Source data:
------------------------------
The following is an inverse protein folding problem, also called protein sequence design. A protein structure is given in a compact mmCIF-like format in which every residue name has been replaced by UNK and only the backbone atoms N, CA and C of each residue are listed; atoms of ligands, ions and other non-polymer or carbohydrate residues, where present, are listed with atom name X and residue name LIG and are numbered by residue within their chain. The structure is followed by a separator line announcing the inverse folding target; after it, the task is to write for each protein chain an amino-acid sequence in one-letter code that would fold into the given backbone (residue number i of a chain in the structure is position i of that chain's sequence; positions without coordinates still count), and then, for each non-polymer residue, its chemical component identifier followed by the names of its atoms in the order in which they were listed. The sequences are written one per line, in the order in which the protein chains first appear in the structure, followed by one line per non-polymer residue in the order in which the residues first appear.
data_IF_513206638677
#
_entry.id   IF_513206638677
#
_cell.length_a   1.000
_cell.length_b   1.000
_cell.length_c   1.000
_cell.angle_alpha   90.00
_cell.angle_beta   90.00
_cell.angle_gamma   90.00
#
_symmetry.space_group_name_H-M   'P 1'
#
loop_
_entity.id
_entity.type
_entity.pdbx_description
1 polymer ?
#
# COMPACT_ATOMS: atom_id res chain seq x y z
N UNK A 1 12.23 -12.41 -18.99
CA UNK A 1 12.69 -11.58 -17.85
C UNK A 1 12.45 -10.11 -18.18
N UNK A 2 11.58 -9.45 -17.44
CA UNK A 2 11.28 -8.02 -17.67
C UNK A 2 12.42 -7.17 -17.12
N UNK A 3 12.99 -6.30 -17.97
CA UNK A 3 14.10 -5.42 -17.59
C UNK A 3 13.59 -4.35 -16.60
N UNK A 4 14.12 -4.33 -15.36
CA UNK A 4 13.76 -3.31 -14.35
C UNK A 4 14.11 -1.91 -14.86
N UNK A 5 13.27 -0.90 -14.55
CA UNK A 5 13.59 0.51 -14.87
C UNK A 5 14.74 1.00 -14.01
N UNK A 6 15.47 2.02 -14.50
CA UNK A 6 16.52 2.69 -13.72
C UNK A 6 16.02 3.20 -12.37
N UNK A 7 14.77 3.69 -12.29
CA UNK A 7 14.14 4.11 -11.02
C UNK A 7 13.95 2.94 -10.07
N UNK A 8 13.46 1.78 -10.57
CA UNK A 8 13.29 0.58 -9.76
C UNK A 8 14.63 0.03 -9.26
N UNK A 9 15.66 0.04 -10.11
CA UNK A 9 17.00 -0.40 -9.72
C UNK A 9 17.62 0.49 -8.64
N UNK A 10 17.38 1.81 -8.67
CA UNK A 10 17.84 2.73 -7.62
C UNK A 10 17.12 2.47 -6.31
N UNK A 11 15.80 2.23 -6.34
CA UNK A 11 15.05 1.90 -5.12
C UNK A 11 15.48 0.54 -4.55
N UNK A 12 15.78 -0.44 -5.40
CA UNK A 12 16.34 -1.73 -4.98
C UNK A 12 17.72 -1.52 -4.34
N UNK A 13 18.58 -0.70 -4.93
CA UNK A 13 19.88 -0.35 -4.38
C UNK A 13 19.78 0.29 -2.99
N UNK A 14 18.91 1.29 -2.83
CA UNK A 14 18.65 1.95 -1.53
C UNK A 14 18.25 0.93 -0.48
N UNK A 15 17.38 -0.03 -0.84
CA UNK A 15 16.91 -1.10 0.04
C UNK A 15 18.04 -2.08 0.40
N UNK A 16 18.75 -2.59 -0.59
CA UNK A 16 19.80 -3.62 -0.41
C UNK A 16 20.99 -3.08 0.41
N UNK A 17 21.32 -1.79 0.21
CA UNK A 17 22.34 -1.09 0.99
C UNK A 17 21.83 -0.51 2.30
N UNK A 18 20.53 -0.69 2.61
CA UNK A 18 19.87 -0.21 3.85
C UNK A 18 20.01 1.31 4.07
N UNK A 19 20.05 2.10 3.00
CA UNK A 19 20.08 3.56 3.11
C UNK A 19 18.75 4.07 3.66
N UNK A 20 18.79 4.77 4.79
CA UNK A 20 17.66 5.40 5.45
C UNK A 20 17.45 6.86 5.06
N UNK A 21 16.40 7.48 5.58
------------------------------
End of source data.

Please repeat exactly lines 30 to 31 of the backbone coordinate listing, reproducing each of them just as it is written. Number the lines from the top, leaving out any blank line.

C UNK A 3 13.59 -4.35 -16.60
N UNK A 4 14.12 -4.33 -15.36